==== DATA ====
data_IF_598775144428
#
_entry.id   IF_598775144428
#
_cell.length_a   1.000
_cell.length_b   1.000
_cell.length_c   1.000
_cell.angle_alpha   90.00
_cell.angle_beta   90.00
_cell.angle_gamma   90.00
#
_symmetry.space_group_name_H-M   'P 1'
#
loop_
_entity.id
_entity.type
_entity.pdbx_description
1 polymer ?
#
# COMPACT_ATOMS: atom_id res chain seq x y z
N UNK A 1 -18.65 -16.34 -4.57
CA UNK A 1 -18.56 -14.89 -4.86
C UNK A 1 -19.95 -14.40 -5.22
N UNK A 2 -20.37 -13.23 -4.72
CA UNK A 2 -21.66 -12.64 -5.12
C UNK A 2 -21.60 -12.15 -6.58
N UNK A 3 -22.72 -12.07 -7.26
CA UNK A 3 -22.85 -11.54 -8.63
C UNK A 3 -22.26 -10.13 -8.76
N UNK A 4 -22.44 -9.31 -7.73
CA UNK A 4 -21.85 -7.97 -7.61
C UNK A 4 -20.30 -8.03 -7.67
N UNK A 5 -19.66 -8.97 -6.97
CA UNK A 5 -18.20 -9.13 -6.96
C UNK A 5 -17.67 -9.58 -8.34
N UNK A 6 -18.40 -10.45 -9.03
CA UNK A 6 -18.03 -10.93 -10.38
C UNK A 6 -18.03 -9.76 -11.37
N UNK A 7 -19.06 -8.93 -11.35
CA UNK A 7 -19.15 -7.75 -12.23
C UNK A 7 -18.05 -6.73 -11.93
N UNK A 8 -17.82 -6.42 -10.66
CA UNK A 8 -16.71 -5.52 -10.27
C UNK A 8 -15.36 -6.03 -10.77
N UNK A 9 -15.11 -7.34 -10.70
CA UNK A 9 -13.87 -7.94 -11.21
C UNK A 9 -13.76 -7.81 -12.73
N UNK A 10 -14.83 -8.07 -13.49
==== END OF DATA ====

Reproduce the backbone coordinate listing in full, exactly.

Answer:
data_IF_598775144428
#
_entry.id   IF_598775144428
#
_cell.length_a   1.000
_cell.length_b   1.000
_cell.length_c   1.000
_cell.angle_alpha   90.00
_cell.angle_beta   90.00
_cell.angle_gamma   90.00
#
_symmetry.space_group_name_H-M   'P 1'
#
loop_
_entity.id
_entity.type
_entity.pdbx_description
1 polymer ?
#
# COMPACT_ATOMS: atom_id res chain seq x y z
N UNK A 1 -18.65 -16.34 -4.57
CA UNK A 1 -18.56 -14.89 -4.86
C UNK A 1 -19.95 -14.40 -5.22
N UNK A 2 -20.37 -13.23 -4.72
CA UNK A 2 -21.66 -12.64 -5.12
C UNK A 2 -21.60 -12.15 -6.58
N UNK A 3 -22.72 -12.07 -7.26
CA UNK A 3 -22.85 -11.54 -8.63
C UNK A 3 -22.26 -10.13 -8.76
N UNK A 4 -22.44 -9.31 -7.73
CA UNK A 4 -21.85 -7.97 -7.61
C UNK A 4 -20.30 -8.03 -7.67
N UNK A 5 -19.66 -8.97 -6.97
CA UNK A 5 -18.20 -9.13 -6.96
C UNK A 5 -17.67 -9.58 -8.34
N UNK A 6 -18.40 -10.45 -9.03
CA UNK A 6 -18.03 -10.93 -10.38
C UNK A 6 -18.03 -9.76 -11.37
N UNK A 7 -19.06 -8.93 -11.35
CA UNK A 7 -19.15 -7.75 -12.23
C UNK A 7 -18.05 -6.73 -11.93
N UNK A 8 -17.82 -6.42 -10.66
CA UNK A 8 -16.71 -5.52 -10.27
C UNK A 8 -15.36 -6.03 -10.77
N UNK A 9 -15.11 -7.34 -10.70
CA UNK A 9 -13.87 -7.94 -11.21
C UNK A 9 -13.76 -7.81 -12.73
N UNK A 10 -14.83 -8.07 -13.49